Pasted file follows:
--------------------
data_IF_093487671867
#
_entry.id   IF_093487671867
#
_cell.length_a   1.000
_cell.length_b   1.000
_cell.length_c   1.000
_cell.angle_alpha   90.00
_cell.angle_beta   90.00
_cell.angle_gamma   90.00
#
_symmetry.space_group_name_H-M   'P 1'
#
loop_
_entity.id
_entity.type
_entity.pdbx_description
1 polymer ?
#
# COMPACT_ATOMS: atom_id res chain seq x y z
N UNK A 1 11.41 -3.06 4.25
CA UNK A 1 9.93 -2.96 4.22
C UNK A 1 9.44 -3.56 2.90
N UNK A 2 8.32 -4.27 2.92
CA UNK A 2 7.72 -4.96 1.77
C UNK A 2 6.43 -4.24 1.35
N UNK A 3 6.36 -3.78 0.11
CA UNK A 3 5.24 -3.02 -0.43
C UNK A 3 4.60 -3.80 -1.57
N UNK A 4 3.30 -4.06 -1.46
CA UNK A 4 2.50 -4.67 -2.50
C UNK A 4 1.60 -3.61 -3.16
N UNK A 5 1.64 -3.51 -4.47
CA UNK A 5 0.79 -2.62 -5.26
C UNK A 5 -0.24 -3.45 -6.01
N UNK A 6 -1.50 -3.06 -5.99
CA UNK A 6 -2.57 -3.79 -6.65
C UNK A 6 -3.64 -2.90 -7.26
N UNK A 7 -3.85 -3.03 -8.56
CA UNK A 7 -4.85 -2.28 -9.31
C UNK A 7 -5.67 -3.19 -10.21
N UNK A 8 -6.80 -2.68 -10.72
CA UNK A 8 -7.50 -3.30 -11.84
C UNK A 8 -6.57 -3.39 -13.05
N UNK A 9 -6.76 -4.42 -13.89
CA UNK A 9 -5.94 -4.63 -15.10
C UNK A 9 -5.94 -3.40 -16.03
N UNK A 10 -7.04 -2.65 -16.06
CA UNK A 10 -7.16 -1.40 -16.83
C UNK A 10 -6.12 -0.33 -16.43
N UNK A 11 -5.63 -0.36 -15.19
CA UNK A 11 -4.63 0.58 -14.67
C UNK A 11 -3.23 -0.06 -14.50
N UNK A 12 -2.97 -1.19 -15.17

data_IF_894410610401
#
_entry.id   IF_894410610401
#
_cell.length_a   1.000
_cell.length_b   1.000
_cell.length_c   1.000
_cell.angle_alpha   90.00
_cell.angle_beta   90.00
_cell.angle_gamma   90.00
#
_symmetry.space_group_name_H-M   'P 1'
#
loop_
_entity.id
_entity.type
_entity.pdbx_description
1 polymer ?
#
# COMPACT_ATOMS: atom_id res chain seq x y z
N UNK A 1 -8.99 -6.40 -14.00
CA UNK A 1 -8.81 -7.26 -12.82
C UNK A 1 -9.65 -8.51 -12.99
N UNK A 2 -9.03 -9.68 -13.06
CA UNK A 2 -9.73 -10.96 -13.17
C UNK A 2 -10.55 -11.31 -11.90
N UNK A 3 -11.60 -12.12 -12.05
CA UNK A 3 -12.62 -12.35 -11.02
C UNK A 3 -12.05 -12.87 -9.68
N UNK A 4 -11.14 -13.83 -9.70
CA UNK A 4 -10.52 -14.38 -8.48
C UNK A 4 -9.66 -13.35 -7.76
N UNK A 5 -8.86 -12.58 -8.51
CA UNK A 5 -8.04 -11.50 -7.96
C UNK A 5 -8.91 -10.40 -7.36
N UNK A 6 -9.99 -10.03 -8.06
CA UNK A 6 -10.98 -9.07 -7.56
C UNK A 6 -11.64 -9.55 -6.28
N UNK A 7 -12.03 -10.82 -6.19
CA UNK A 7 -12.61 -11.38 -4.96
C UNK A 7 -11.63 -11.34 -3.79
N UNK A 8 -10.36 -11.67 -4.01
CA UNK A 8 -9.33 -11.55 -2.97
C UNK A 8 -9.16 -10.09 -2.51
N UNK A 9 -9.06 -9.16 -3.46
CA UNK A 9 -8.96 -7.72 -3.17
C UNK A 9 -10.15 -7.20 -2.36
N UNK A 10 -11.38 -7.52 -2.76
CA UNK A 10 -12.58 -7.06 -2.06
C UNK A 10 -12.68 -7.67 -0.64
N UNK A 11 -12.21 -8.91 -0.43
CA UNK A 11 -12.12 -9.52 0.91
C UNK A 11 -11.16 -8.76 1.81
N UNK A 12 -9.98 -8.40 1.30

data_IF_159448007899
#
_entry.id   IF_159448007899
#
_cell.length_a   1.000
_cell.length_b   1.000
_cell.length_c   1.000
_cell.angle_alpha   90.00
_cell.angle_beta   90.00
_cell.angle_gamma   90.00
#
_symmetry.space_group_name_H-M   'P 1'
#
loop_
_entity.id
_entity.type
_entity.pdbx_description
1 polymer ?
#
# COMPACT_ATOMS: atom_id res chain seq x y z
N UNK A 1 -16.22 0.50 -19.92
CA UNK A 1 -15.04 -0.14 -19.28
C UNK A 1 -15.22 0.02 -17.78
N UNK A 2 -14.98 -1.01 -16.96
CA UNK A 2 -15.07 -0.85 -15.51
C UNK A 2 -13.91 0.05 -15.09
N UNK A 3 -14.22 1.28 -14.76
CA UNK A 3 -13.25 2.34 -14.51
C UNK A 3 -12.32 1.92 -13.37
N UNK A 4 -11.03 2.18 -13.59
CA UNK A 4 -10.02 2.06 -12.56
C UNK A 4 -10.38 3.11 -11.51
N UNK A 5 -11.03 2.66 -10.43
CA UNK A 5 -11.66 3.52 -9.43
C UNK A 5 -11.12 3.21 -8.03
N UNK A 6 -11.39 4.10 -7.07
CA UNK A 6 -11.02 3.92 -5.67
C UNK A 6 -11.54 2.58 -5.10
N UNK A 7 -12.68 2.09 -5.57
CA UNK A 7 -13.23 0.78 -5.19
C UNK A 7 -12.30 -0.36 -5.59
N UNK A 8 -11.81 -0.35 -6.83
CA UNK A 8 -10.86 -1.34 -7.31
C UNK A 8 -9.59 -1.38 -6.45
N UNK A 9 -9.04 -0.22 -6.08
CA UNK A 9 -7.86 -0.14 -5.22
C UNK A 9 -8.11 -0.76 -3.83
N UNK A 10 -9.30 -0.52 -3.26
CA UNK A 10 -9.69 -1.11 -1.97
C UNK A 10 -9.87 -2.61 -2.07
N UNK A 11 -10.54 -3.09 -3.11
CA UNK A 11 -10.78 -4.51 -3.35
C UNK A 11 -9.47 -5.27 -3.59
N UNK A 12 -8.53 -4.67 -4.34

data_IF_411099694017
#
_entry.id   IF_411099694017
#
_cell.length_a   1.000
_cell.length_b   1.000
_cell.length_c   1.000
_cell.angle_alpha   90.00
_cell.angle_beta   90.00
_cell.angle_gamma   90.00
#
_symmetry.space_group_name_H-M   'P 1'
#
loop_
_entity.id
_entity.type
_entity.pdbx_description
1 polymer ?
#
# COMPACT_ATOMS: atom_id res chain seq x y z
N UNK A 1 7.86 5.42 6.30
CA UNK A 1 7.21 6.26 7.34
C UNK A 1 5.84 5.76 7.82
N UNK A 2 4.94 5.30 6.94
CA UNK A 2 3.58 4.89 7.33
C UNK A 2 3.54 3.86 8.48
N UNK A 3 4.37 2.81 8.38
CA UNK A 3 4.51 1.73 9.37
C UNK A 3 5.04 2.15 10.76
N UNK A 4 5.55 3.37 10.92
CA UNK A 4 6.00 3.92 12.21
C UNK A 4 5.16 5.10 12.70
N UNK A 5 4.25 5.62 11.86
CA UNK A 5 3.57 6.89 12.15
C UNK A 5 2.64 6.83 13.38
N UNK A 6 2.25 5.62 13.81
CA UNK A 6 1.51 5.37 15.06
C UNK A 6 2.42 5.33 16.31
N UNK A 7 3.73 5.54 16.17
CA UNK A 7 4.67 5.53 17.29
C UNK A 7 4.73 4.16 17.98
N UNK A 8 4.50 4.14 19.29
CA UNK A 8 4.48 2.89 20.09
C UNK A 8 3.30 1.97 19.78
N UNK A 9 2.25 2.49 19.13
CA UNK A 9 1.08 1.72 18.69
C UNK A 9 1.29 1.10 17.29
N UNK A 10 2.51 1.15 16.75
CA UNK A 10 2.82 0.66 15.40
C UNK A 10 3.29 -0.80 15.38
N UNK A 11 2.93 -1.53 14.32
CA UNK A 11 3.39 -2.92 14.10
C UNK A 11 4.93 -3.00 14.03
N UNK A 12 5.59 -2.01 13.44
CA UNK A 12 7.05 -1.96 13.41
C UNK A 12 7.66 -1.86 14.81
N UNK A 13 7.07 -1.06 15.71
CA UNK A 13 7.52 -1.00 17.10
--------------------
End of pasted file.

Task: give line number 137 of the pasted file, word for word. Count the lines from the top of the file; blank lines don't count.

C UNK A 3 -12.32 1.92 -13.37